Obama’s address, the unofficial start of his campaign, aimed to take the economic misery that threatens his reelection and turn it into class resentment. “Washington should stop subsidizing millionaires,” Obama told the lawmakers, renewing his vow to raise taxes only on the 2 percent of American families with income above $250,000 a year. “Because of loopholes and shelters in the tax code, a quarter of all millionaires pay lower tax rates than millions of middle-class households.”
In the first lady’s box, above the lawmakers, was a populist plant: Debbie Bosanek, Warren Buffett’s secretary, who, the investor said, pays a higher tax rate than he does. “Now, you can call this class warfare all you want,” Obama dared the Republicans. “But asking a billionaire to pay at least as much as his secretary in taxes? Most Americans would call that common sense.”
Obama’s speech was flat: Applause, even from the Democratic side, was lighter than usual. Several lawmakers tended to their telephones, and a few, including Rep. Jim Moran (D-Va.), appeared to be struggling to stay awake. But if Obama’s message of economic resentment didn’t rile the crowd, it didn’t matter: Gingrich was out on the campaign trail, making the case for him.
On the very day Obama gave his call to class warfare, the former speaker, whose allies had already branded Mitt Romney a job-destroying “predatory capitalist,” successfully goaded the former Massachusetts governor into releasing tax returns that reveal him to be making millions of dollars per year from investments and paying paltry tax rates — while tucking money in the Cayman Islands, Fannie Mae and Freddie Mac stock and a Swiss bank account. Gingrich exulted Tuesday that the already rich Romney is “getting richer off Fannie Mae and Freddie Mac.”
Romney, suddenly faltering in his bid for the nomination, found himself declaring in Florida on Tuesday that “banks aren’t bad people.” He continued to characterize Gingrich as an “influence peddler,” a tool of K Street and an exorbitantly compensated Freddie Mac lobbyist. Gingrich’s campaign, in turn, answered with the implausible claim that it “can’t find” all of the lucrative contracts the candidate had with Freddie. (Did they look under the sofa cushions?)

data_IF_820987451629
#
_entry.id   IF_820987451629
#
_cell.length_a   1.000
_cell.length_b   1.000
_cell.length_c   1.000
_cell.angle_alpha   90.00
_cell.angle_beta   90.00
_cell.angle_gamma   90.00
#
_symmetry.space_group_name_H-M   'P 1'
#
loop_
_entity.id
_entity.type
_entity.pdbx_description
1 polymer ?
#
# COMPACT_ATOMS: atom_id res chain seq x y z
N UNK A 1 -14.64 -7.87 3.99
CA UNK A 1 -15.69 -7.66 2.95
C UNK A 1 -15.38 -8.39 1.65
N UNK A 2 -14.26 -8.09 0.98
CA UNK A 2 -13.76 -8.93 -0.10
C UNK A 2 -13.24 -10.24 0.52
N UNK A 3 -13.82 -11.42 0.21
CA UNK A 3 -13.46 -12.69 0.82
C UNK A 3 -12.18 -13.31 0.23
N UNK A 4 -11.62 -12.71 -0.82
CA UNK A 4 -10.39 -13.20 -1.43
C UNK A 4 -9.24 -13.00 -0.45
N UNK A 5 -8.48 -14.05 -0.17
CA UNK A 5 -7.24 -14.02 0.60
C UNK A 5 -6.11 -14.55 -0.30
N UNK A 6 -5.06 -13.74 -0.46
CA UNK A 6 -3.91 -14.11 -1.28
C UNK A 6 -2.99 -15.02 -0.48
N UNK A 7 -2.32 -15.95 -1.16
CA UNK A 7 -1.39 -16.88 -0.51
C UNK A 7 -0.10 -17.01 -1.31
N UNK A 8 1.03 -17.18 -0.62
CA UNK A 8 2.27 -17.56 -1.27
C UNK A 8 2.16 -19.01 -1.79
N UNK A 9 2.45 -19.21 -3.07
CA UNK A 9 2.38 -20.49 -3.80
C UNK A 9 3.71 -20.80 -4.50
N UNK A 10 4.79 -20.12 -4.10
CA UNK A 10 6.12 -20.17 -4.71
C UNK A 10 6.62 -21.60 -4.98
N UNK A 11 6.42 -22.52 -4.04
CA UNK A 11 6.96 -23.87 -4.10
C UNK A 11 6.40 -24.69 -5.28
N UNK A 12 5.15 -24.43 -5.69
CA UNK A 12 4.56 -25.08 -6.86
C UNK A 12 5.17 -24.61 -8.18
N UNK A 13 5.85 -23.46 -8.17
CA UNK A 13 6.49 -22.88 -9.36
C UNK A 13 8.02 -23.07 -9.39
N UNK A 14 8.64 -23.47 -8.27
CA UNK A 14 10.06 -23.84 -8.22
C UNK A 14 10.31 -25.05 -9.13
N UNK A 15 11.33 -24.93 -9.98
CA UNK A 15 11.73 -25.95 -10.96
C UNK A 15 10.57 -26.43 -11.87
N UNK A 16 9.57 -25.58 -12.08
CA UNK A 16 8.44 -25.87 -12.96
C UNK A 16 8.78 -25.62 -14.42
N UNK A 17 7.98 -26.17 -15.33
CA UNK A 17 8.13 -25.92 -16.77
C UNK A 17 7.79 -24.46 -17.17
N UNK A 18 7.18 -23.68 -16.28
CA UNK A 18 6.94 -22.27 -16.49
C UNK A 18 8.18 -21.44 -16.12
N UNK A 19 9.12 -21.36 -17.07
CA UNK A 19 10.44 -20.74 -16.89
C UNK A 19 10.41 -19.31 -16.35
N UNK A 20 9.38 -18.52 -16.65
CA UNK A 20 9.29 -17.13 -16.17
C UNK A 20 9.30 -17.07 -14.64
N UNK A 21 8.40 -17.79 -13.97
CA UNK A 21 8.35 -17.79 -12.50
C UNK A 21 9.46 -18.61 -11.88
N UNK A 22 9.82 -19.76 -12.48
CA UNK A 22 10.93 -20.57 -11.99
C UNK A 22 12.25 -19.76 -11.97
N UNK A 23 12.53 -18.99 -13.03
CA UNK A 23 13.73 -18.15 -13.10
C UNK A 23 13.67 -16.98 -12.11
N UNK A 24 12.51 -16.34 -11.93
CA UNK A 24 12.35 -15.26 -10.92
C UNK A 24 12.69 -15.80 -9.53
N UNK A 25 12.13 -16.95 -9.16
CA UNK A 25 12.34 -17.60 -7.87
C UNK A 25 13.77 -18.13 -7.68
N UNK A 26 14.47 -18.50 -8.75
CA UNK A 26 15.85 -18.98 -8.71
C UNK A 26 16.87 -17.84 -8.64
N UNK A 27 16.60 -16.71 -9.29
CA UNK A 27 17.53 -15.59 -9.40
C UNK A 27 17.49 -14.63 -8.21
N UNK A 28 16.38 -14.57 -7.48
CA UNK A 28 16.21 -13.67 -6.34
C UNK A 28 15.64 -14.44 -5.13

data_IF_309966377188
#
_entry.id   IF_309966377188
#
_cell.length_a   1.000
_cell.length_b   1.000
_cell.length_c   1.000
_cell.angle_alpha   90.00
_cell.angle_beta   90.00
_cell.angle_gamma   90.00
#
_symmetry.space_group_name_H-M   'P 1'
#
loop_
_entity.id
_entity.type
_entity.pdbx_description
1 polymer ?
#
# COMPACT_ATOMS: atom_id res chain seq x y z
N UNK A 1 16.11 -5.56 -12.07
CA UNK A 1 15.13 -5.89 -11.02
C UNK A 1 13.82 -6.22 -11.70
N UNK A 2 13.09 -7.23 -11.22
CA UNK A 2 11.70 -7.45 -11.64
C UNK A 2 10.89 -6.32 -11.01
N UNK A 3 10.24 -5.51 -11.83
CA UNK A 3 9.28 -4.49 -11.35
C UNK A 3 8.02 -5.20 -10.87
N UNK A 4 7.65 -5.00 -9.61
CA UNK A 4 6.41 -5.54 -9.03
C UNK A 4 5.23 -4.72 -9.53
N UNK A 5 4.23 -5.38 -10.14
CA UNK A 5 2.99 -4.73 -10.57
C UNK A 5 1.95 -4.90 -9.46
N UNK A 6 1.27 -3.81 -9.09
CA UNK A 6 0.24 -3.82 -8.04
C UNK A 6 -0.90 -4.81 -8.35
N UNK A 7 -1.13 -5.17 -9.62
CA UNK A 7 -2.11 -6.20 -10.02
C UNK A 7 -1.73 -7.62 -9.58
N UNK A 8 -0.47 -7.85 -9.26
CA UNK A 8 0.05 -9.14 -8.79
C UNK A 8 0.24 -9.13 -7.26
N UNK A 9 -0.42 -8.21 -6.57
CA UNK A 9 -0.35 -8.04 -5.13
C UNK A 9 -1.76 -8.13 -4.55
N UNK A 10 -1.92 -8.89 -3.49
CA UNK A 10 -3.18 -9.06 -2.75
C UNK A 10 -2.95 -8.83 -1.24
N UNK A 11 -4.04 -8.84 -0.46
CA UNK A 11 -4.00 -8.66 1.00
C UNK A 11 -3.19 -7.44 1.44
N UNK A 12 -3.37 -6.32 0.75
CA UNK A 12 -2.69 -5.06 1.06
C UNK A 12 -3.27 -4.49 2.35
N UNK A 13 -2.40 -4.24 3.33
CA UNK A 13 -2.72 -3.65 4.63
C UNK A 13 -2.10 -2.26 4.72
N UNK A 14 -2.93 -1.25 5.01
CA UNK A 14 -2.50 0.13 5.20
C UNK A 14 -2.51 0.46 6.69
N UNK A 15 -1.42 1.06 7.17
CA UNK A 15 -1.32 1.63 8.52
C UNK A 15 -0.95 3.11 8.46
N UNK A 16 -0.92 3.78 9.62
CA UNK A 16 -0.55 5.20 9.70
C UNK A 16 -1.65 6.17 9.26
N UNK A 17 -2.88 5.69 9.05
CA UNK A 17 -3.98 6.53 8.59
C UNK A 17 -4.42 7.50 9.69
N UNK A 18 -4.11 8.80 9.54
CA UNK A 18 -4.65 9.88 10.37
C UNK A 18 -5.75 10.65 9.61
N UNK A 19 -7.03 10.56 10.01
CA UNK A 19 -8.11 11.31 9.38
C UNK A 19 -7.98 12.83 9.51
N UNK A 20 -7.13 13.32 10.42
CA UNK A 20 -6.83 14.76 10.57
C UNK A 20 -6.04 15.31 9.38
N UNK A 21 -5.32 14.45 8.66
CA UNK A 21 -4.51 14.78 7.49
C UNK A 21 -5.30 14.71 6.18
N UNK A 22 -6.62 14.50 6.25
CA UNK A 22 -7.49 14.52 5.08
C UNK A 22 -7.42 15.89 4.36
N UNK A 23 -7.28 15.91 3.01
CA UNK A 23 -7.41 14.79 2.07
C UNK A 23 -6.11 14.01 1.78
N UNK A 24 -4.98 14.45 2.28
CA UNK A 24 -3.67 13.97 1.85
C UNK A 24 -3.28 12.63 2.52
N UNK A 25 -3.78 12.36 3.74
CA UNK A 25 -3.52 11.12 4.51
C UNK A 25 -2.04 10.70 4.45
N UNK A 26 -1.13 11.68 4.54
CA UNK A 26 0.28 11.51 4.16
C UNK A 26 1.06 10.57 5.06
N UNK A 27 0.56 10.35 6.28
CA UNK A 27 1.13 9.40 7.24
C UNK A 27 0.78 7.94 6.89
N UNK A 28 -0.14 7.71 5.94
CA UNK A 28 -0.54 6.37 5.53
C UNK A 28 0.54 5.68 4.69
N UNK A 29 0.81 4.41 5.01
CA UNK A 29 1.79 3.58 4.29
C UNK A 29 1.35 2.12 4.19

Obama strategist David Axelrod couldn’t have arranged it better: Republicans helpfully turned themselves into fat-cat foils for Obama, staging all-out war between the Gingrich haves and the Romney have-mores.
A new Washington Post/ABC News poll shows the damage done. Two weeks ago, Romney was viewed favorably by 39 percent of Americans and unfavorably by 34 percent. Incredibly, he is now viewed favorably by only 31 percent and unfavorably by 49 percent.
Gingrich himself remains so unpopular that his own chances of beating Obama seem dim: His 29 percent favorability rating is about where it was before he was dumped as speaker by his House colleagues in 1998. But by making Romney as unpopular as he is, he has made Obama look good by comparison. Obama’s favorable rating is up to 53 percent from 48 percent in December.
Gingrich has long regarded himself as a “transformational figure” in world history, and now he’s about to prove it: For the second time in his career, he is about to save the reelection bid of a foundering Democratic president.
Obama certainly needs the help, if his uninspiring speech is any indication. Unable to muster sustained applause through the hour, he managed to unite the chamber in groans when he made a joke about government dairy regulations: “I guess it was worth crying over spilled milk.”
Even Obama’s digs at the Republicans produced little beyond a few grumbles from hotheads such as Rep. Steve King (R-Iowa). Even lines plainly designed to stoke outrage were met mostly with quiet in the still chamber.
It was an uninspiring speech delivered with dismal result. But, then again, it wasn’t necessary for Obama to foment economic resentment. Gingrich is taking care of that.